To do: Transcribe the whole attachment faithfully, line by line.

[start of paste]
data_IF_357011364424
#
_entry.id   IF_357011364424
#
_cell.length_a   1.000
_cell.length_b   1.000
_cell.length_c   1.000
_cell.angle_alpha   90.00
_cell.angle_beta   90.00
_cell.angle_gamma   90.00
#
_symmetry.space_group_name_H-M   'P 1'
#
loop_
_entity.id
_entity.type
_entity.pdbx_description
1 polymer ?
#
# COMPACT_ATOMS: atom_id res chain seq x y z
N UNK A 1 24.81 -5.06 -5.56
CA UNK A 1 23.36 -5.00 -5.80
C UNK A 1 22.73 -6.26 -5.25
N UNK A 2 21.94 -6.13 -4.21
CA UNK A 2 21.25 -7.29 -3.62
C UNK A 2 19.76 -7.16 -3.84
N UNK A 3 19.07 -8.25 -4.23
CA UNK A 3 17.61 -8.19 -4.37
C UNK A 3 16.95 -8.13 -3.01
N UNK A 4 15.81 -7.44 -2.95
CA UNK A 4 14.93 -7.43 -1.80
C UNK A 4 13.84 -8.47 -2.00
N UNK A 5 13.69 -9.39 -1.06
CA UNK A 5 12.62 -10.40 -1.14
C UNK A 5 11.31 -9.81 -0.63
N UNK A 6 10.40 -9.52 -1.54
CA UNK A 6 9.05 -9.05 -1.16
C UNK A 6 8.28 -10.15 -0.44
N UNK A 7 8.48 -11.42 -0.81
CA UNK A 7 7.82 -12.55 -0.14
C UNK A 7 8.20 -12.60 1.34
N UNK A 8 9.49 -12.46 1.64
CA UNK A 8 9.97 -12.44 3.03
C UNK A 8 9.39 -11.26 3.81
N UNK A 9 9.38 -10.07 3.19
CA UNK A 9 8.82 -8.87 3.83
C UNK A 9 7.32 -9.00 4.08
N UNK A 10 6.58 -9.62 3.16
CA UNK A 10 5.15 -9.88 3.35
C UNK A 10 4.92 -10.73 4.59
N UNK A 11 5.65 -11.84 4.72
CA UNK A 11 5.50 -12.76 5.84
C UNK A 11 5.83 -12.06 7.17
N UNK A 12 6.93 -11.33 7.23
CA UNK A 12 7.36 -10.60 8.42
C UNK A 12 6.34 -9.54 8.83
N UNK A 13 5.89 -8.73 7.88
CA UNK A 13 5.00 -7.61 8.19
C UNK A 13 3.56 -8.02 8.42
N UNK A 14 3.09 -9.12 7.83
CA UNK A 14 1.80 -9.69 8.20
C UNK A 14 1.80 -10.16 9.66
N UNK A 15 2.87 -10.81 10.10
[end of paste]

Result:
data_IF_357011364424
#
_entry.id   IF_357011364424
#
_cell.length_a   1.000
_cell.length_b   1.000
_cell.length_c   1.000
_cell.angle_alpha   90.00
_cell.angle_beta   90.00
_cell.angle_gamma   90.00
#
_symmetry.space_group_name_H-M   'P 1'
#
loop_
_entity.id
_entity.type
_entity.pdbx_description
1 polymer ?
#
# COMPACT_ATOMS: atom_id res chain seq x y z
N UNK A 1 24.81 -5.06 -5.56
CA UNK A 1 23.36 -5.00 -5.80
C UNK A 1 22.73 -6.26 -5.25
N UNK A 2 21.94 -6.13 -4.21
CA UNK A 2 21.25 -7.29 -3.62
C UNK A 2 19.76 -7.16 -3.84
N UNK A 3 19.07 -8.25 -4.23
CA UNK A 3 17.61 -8.19 -4.37
C UNK A 3 16.95 -8.13 -3.01
N UNK A 4 15.81 -7.44 -2.95
CA UNK A 4 14.93 -7.43 -1.80
C UNK A 4 13.84 -8.47 -2.00
N UNK A 5 13.69 -9.39 -1.06
CA UNK A 5 12.62 -10.40 -1.14
C UNK A 5 11.31 -9.81 -0.63
N UNK A 6 10.40 -9.52 -1.54
CA UNK A 6 9.05 -9.05 -1.16
C UNK A 6 8.28 -10.15 -0.44
N UNK A 7 8.48 -11.42 -0.81
CA UNK A 7 7.82 -12.55 -0.14
C UNK A 7 8.20 -12.60 1.34
N UNK A 8 9.49 -12.46 1.64
CA UNK A 8 9.97 -12.44 3.03
C UNK A 8 9.39 -11.26 3.81
N UNK A 9 9.38 -10.07 3.19
CA UNK A 9 8.82 -8.87 3.83
C UNK A 9 7.32 -9.00 4.08
N UNK A 10 6.58 -9.62 3.16
CA UNK A 10 5.15 -9.88 3.35
C UNK A 10 4.92 -10.73 4.59
N UNK A 11 5.65 -11.84 4.72
CA UNK A 11 5.50 -12.76 5.84
C UNK A 11 5.83 -12.06 7.17
N UNK A 12 6.93 -11.33 7.23
CA UNK A 12 7.36 -10.60 8.42
C UNK A 12 6.34 -9.54 8.83
N UNK A 13 5.89 -8.73 7.88
CA UNK A 13 5.00 -7.61 8.19
C UNK A 13 3.56 -8.02 8.42
N UNK A 14 3.09 -9.12 7.83
CA UNK A 14 1.80 -9.69 8.20
C UNK A 14 1.80 -10.16 9.66
N UNK A 15 2.87 -10.81 10.10